More on NPs
The commentary by Geraldine Wade, ACP-ASIM Member, lamenting the encroachment of nurse practitioners (NPs) into primary care underscores the importance of developing valid quality measures. ("Hippocrates beware: NPs eroding practice of medicine," April ACP Observer, p. 4.) Gauging practice for NPs should not be based on personal anecdotes and economic turf battles but instead on objective data.
NPs need to prove their worthiness on the primary care "playing field." If NPs can perform just as well as physicians in straightforward process measures and sophisticated outcome measures, and if they can earn equivalent patient satisfaction ratings, what is wrong with them practicing primary care? If NPs prove they can provide low-cost, high-quality primary care, they will have carved a competitive niche in an increasingly market-driven practice environment. We physicians would be better served by focusing more attention on improving our own primary care performance, which, as numerous studies have shown, leaves much to be desired.
John Y. Oh, ACP-ASIM Member
Owings Mills, Md.
I read with great satisfaction the letter by Dr. Wade. She eloquently verbalized my feelings about the use of "midlevel health providers."
Like many physicians, I have been going through some difficult times to become board-certified in three specialties—internal medicine, endocrinology and gastroenterology—and I am a little disturbed by a lack of respect in the health care community. It seems that the opinions of NPs and physician assistants carry similar weight as those of doctors.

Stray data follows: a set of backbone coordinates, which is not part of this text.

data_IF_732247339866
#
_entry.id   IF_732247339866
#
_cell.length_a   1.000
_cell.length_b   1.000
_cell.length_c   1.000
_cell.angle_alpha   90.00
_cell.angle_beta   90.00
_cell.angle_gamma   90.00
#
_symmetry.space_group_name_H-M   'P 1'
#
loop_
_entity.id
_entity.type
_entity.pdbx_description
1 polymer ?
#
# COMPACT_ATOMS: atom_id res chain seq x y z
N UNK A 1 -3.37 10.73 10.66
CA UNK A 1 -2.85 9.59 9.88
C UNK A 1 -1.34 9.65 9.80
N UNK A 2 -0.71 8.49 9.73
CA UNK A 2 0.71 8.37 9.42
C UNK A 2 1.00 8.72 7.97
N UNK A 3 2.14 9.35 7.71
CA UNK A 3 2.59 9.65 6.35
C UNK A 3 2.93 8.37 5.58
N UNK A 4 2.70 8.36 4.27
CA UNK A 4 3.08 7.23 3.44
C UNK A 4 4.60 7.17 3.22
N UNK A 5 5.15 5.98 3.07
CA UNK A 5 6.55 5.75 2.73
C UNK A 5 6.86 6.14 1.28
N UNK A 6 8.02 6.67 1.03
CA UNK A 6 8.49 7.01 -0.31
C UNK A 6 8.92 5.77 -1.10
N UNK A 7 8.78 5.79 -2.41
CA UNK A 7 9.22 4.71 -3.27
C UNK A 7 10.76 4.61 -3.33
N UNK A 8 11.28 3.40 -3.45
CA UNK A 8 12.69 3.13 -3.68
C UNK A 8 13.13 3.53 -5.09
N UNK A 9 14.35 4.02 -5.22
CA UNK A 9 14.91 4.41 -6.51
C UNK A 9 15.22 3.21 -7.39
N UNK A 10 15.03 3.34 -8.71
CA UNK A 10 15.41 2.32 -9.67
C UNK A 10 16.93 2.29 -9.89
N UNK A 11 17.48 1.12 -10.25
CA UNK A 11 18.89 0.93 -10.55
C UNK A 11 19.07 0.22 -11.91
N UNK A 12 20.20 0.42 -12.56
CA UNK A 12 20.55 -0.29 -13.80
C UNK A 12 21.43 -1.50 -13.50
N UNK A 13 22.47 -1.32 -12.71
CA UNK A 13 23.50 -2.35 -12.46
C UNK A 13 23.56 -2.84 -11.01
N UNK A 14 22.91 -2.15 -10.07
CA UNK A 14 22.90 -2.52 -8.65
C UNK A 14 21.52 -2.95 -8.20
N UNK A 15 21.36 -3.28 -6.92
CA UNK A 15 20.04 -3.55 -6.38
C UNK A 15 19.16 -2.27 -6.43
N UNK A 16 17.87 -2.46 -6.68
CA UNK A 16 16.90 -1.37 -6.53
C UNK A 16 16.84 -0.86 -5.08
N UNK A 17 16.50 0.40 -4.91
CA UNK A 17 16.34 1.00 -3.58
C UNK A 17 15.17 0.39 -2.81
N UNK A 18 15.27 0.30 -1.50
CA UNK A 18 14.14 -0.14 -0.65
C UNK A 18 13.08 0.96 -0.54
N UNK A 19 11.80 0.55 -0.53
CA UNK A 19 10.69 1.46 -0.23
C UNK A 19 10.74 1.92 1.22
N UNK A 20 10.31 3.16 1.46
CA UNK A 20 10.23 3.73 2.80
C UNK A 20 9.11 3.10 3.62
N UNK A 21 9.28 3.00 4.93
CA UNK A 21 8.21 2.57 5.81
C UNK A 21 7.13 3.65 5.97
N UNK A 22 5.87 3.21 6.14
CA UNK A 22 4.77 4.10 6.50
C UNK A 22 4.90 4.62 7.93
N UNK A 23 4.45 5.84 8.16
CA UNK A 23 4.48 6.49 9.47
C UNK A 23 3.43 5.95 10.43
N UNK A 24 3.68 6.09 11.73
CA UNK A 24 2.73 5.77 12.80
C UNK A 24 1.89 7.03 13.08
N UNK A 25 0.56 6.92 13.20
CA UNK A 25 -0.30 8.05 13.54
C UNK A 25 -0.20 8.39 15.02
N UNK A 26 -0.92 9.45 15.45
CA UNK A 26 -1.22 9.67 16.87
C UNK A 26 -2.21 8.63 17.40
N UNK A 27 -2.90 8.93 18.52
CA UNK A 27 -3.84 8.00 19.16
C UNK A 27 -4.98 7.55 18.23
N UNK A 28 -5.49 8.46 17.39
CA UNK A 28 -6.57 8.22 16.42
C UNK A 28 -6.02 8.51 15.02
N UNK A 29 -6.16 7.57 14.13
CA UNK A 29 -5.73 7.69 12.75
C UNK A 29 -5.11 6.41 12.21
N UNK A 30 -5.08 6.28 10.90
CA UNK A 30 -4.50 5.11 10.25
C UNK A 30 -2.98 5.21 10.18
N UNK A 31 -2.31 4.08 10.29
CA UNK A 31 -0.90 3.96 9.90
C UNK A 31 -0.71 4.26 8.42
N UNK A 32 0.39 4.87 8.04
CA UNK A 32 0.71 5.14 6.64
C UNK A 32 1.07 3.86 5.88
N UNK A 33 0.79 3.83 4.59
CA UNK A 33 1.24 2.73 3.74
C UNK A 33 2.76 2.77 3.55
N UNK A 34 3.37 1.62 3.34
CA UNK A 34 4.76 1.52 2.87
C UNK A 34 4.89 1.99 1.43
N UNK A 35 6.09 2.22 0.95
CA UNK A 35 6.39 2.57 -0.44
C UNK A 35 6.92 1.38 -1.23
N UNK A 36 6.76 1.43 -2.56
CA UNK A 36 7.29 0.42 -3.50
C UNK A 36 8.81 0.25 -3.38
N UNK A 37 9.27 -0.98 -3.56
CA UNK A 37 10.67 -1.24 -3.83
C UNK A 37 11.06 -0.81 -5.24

I am happy that somebody finally spoke up, and I wish the College would embrace Dr. Wade's comments
Tom Dunzendorfer, ACP-ASIM Member
I disagree with ACP-ASIM's position regarding separate contracting for Medicare. ("New ACP-ASIM paper: private contracting threatens Medicare," May ACP Observer, p.3.) I am seriously considering separate contracting, not because of reimbursement issues but because of the steady criminalization of Medicare billing. Physicians are presumed guilty until they prove themselves innocent.
While I will not abandon my Medicare patients, I cannot put myself in legal jeopardy for the privilege of caring for those who need my care most. I will probably earn less than I do now, since many patients will not be able to pay more than the current Medicare copayments. But I won't have to worry that an innocent code transcription error by my office manager or misinterpretation of medical information by a nonmedical bean counter will lead to bankruptcy or prison.
Private practice remains a small business. Accepting the financial and legal ramifications of Medicare is bad business. Those of us who still treat Medicare patients do so because our mission is to tend to the sick. Separate contracting will preserve medical care for the elderly. The current trend will destroy it, as physicians who find they have no choice in treating or billing will leave the system.
Susan K. Sorensen, ACP-ASIM Member
Palo Alto, Calif.
The president's column by Harold S. Sox, FACP, about being "caught in a box with technology" bothered me. ("The dilemma of internists: caught in a box with technology," May ACP Observer, p. 11.) I have long taken the position that the physician should be the patient's advocate. Dr. Sox's mention of the Annual Session presentation by David Eddy, MD, suggests that he agrees that physicians must "accept responsibility for allocation policies that take account of the finite resources that are available for their health care."
I believe the physician must be an unequivocal advocate for the patient, not for society. Society will set up its own safeguards and establish its own limits on expenditures for care. However, when a hospital or an HMO sets limits on care, who besides physicians will speak up for patients and act as their advisors?